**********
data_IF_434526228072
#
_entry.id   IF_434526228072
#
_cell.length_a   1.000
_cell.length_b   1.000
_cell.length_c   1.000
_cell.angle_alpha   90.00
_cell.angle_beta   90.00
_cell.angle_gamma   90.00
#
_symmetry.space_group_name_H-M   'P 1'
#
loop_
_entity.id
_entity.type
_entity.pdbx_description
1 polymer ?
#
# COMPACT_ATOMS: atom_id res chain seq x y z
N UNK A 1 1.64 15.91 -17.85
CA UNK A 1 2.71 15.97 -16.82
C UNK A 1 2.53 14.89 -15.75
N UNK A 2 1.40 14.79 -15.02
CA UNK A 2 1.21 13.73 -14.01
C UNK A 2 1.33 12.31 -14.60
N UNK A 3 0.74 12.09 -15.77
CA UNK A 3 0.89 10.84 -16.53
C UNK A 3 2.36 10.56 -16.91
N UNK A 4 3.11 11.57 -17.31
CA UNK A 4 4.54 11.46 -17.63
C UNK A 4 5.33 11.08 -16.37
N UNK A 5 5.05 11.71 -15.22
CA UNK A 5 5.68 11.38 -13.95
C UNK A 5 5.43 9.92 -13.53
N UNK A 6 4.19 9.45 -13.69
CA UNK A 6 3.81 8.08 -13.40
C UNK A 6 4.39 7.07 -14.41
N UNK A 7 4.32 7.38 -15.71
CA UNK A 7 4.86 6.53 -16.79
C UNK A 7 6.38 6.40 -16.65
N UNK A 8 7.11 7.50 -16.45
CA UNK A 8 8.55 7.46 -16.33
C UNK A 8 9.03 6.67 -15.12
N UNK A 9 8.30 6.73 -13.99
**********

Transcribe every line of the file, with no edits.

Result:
data_IF_434526228072
#
_entry.id   IF_434526228072
#
_cell.length_a   1.000
_cell.length_b   1.000
_cell.length_c   1.000
_cell.angle_alpha   90.00
_cell.angle_beta   90.00
_cell.angle_gamma   90.00
#
_symmetry.space_group_name_H-M   'P 1'
#
loop_
_entity.id
_entity.type
_entity.pdbx_description
1 polymer ?
#
# COMPACT_ATOMS: atom_id res chain seq x y z
N UNK A 1 1.64 15.91 -17.85
CA UNK A 1 2.71 15.97 -16.82
C UNK A 1 2.53 14.89 -15.75
N UNK A 2 1.40 14.79 -15.02
CA UNK A 2 1.21 13.73 -14.01
C UNK A 2 1.33 12.31 -14.60
N UNK A 3 0.74 12.09 -15.77
CA UNK A 3 0.89 10.84 -16.53
C UNK A 3 2.36 10.56 -16.91
N UNK A 4 3.11 11.57 -17.31
CA UNK A 4 4.54 11.46 -17.63
C UNK A 4 5.33 11.08 -16.37
N UNK A 5 5.05 11.71 -15.22
CA UNK A 5 5.68 11.38 -13.95
C UNK A 5 5.43 9.92 -13.53
N UNK A 6 4.19 9.45 -13.69
CA UNK A 6 3.81 8.08 -13.40
C UNK A 6 4.39 7.07 -14.41
N UNK A 7 4.32 7.38 -15.71
CA UNK A 7 4.86 6.53 -16.79
C UNK A 7 6.38 6.40 -16.65
N UNK A 8 7.11 7.50 -16.45
CA UNK A 8 8.55 7.46 -16.33
C UNK A 8 9.03 6.67 -15.12
N UNK A 9 8.30 6.73 -13.99